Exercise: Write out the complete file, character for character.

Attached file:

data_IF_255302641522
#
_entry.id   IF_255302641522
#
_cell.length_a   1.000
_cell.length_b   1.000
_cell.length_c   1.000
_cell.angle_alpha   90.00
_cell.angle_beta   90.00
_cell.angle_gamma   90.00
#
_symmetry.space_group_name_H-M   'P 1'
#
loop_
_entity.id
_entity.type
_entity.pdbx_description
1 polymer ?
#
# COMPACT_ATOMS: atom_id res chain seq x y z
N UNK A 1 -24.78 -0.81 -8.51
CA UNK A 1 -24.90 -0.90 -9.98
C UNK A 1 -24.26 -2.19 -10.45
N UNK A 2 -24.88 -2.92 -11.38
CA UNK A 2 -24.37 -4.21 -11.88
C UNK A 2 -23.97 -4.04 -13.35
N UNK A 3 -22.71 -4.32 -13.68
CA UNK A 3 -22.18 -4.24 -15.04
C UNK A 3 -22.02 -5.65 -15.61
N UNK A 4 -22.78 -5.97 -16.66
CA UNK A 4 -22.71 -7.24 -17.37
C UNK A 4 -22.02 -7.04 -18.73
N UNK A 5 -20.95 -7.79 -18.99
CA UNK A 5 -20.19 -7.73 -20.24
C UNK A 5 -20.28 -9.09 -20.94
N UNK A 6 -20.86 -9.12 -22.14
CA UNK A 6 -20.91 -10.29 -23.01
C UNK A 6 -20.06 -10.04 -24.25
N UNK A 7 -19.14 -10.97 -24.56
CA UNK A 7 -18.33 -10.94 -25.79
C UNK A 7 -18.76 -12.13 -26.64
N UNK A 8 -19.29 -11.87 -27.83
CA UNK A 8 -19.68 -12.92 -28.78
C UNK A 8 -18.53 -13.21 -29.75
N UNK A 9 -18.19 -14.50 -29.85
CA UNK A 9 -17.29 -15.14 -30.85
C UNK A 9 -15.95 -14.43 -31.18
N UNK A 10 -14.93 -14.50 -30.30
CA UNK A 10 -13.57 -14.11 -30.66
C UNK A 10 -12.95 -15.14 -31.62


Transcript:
data_IF_255302641522
#
_entry.id   IF_255302641522
#
_cell.length_a   1.000
_cell.length_b   1.000
_cell.length_c   1.000
_cell.angle_alpha   90.00
_cell.angle_beta   90.00
_cell.angle_gamma   90.00
#
_symmetry.space_group_name_H-M   'P 1'
#
loop_
_entity.id
_entity.type
_entity.pdbx_description
1 polymer ?
#
# COMPACT_ATOMS: atom_id res chain seq x y z
N UNK A 1 -24.78 -0.81 -8.51
CA UNK A 1 -24.90 -0.90 -9.98
C UNK A 1 -24.26 -2.19 -10.45
N UNK A 2 -24.88 -2.92 -11.38
CA UNK A 2 -24.37 -4.21 -11.88
C UNK A 2 -23.97 -4.04 -13.35
N UNK A 3 -22.71 -4.32 -13.68
CA UNK A 3 -22.18 -4.24 -15.04
C UNK A 3 -22.02 -5.65 -15.61
N UNK A 4 -22.78 -5.97 -16.66
CA UNK A 4 -22.71 -7.24 -17.37
C UNK A 4 -22.02 -7.04 -18.73
N UNK A 5 -20.95 -7.79 -18.99
CA UNK A 5 -20.19 -7.73 -20.24
C UNK A 5 -20.28 -9.09 -20.94
N UNK A 6 -20.86 -9.12 -22.14
CA UNK A 6 -20.91 -10.29 -23.01
C UNK A 6 -20.06 -10.04 -24.25
N UNK A 7 -19.14 -10.97 -24.56
CA UNK A 7 -18.33 -10.94 -25.79
C UNK A 7 -18.76 -12.13 -26.64
N UNK A 8 -19.29 -11.87 -27.83
CA UNK A 8 -19.68 -12.92 -28.78
C UNK A 8 -18.53 -13.21 -29.75
N UNK A 9 -18.19 -14.50 -29.85
CA UNK A 9 -17.29 -15.14 -30.85
C UNK A 9 -15.95 -14.43 -31.18
N UNK A 10 -14.93 -14.50 -30.30
CA UNK A 10 -13.57 -14.11 -30.66
C UNK A 10 -12.95 -15.14 -31.62